• The discipline of enterprise architecture has matured, learning from past mistakes of over-reaching, not paying enough attention to benefits vs. costs, and focusing too much on IT considerations.
  • The costs to operate and maintain information systems have continued to grow, providing a large payback for architecture-led efforts to rationalize processes and consolidate systems.
  • Architecture methods and tools have advanced significantly, including improvements in modeling of business strategies, processes, and metrics, and in relating them to IT capabilities.
  • Many partial models and other architectural elements are widely available, greatly lowering implementation costs and significantly improving the ability to provide automated, flexible, real-time linkages between enterprises.
  • The advent of the Internet has made it much easier to incorporate partners in the value chain. The competitive imperative now is to focus on areas of strategic competence, partnering for specialized but non-core capabilities. Having accurate models of enterprise processes and systems is a critical requirement for executing this new business model.

Properly envisioned and implemented, an enterprise architecture is a fundamental tool that anticipates future needs and enables my customer to implement change rapidly in response to evolving business priorities. It enables its IT organization to respond rapidly to changes in business strategy, processes, and environments. It provides the supportive framework that enables its business units to realize critical business goals and strategies by providing a framework that supports all the processes, information, and IT systems that those goals and strategies require.

Business Services: The Building Blocks of an Enterprise Architecture

One of the important innovations in enterprise architecture is the focus on business services. Business services are well-defined, automated components that provide the enterprise with information essential to delivering goods and services to customers and to coordinate and perform work as part of an operational process.

What constitutes a business service? At the highest level, business services are services provided to customers, such as the online support for shopping: finding, ordering, and paying for products; tracking their delivery; and perhaps coordinating returns. At a lower level, business services are finer-grained services that automate or orchestrate individual steps in the enterprise’s business processes: add a part into inventory, look up a customer, check credit, check availability, look up order status, note a problem, notify an interested party of a change in status. High-level business services are built on lower-level services, without the higher-level services knowing anything about the implementation details of the lower-level services they use.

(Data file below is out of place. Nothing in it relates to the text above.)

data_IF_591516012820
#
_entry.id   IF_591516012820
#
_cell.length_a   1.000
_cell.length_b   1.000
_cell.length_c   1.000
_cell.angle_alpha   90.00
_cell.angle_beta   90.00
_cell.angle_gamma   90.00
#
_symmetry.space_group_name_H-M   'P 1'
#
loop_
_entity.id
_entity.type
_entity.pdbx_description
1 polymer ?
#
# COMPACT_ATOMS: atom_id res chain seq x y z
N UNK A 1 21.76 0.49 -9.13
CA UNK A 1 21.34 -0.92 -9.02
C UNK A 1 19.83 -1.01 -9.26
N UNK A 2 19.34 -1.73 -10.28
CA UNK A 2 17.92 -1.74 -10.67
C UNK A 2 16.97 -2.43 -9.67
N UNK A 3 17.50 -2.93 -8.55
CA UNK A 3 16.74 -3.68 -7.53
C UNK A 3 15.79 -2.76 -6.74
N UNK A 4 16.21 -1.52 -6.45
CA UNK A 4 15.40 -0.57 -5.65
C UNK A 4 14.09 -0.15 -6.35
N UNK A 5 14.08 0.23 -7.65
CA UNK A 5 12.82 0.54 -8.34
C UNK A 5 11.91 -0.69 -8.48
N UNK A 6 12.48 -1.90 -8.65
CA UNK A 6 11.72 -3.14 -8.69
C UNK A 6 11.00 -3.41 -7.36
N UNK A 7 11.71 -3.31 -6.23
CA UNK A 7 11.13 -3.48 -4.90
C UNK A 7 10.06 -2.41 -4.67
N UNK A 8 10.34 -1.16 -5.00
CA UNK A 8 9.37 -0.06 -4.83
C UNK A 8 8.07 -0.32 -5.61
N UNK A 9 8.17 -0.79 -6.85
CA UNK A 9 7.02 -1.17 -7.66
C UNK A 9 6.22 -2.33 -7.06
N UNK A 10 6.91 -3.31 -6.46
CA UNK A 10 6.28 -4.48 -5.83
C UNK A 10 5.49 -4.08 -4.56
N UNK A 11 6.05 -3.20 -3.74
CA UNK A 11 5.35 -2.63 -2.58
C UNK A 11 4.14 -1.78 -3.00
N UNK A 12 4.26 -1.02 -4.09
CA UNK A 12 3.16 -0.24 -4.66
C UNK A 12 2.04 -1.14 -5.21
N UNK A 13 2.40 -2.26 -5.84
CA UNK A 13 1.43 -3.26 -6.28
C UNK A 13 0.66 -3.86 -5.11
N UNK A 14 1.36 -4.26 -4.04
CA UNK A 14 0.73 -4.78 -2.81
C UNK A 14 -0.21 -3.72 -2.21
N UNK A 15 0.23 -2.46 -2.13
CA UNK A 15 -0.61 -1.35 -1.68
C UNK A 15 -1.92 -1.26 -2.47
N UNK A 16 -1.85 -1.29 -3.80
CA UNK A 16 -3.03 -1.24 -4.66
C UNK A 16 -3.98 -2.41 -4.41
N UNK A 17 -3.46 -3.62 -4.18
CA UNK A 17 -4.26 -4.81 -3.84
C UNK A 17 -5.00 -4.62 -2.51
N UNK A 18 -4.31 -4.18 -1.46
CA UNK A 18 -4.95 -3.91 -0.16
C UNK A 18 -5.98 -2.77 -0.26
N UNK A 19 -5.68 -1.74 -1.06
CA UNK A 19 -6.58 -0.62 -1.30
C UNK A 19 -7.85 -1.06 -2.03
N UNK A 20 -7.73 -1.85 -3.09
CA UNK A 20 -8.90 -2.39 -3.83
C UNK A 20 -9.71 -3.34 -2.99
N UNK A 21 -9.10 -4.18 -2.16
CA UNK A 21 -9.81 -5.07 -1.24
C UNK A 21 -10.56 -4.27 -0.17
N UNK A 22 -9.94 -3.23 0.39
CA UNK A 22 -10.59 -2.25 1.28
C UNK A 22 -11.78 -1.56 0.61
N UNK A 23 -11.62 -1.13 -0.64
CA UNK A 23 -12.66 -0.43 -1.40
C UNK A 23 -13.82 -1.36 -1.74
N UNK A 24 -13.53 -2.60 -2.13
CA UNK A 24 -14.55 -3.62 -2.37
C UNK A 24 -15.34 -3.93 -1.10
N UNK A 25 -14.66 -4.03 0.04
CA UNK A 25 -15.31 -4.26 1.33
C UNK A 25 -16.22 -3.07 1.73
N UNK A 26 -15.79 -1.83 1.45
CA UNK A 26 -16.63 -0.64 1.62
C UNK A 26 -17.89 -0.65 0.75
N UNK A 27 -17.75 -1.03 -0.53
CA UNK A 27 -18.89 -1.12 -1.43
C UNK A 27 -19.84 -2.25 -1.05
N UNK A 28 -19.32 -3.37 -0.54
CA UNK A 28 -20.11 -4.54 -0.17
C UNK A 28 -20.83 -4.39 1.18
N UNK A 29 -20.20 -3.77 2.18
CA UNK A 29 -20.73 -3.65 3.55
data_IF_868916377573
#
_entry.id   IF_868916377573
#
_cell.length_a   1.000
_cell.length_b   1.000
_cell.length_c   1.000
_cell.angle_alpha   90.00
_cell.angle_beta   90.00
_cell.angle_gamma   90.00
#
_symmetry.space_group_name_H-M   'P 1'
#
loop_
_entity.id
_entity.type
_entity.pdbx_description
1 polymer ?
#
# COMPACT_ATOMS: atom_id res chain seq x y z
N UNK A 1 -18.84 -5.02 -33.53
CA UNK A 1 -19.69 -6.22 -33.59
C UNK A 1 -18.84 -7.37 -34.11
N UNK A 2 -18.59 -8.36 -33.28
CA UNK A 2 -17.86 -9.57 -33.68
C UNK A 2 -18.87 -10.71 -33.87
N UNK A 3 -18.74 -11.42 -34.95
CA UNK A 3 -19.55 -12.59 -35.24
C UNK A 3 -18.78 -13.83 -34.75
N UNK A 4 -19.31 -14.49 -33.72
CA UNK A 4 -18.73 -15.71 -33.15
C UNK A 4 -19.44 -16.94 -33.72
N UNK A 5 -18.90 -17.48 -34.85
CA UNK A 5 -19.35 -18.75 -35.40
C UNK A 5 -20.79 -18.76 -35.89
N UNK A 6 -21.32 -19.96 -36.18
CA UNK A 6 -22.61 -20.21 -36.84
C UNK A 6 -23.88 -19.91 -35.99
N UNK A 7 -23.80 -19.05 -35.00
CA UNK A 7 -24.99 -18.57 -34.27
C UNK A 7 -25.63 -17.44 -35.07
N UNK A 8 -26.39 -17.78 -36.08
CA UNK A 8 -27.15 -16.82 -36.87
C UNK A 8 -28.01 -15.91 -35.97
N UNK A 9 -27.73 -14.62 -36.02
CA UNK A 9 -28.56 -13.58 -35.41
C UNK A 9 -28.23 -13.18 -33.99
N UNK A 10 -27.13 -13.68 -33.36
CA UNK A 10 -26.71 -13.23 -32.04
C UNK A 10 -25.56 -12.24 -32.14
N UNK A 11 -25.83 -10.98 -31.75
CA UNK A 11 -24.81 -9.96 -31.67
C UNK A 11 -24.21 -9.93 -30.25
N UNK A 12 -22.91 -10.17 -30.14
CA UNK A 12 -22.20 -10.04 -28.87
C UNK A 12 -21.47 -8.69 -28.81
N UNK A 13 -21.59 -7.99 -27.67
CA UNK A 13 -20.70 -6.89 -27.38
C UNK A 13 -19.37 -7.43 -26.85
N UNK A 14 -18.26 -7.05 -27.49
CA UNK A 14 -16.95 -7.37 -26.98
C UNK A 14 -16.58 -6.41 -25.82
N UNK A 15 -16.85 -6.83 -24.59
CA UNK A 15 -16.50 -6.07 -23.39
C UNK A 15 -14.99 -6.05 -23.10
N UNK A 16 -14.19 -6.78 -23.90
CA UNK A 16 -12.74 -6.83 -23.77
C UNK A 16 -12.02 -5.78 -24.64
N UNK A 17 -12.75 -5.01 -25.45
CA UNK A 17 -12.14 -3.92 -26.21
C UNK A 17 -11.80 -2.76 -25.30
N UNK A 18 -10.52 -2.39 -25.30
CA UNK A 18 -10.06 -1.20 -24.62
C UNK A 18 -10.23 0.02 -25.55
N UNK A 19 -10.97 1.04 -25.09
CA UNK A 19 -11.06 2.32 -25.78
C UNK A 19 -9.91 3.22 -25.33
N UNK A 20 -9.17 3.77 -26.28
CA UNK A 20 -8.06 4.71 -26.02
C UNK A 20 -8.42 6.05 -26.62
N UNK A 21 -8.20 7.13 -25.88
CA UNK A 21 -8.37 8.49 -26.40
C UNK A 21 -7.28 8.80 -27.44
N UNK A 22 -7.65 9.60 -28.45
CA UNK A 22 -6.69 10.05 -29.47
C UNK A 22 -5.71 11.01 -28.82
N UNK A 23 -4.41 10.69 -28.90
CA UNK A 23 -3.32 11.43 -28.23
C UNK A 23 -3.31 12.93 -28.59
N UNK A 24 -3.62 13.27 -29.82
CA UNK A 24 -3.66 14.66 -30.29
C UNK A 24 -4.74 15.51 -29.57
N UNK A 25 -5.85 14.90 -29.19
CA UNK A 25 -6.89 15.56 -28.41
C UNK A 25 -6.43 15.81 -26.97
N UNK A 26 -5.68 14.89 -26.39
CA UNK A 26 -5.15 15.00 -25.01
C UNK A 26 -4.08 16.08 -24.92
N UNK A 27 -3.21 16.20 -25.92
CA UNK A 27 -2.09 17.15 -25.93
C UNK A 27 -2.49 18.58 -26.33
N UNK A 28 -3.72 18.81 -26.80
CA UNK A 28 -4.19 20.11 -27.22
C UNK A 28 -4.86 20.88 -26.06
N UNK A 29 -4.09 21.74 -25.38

By evolving the enterprise to become service-oriented, and modeling it using a service-oriented architecture (SOA), an adaptive enterprise can respond quickly to key business needs. Imagine having a set of building blocks with a standard “snap-together” interconnection mechanism. An SOA enables the enterprise to use and reuse business services from a variety of sources in new ways, without a lot of development or integration effort or knowledge of the service’s location, enabling a rapid response to new opportunities and business priorities.

Along with its emphasis on services, an enterprise architecture identifies relevant service events. These events are viewed through business activity monitoring tools; they can also alert the appropriate people or trigger automated processes to handle conditions associated with the event. By enabling support for near–real time processing of service-related events, the enterprise’s information systems become, in effect, the digital nervous system of the enterprise.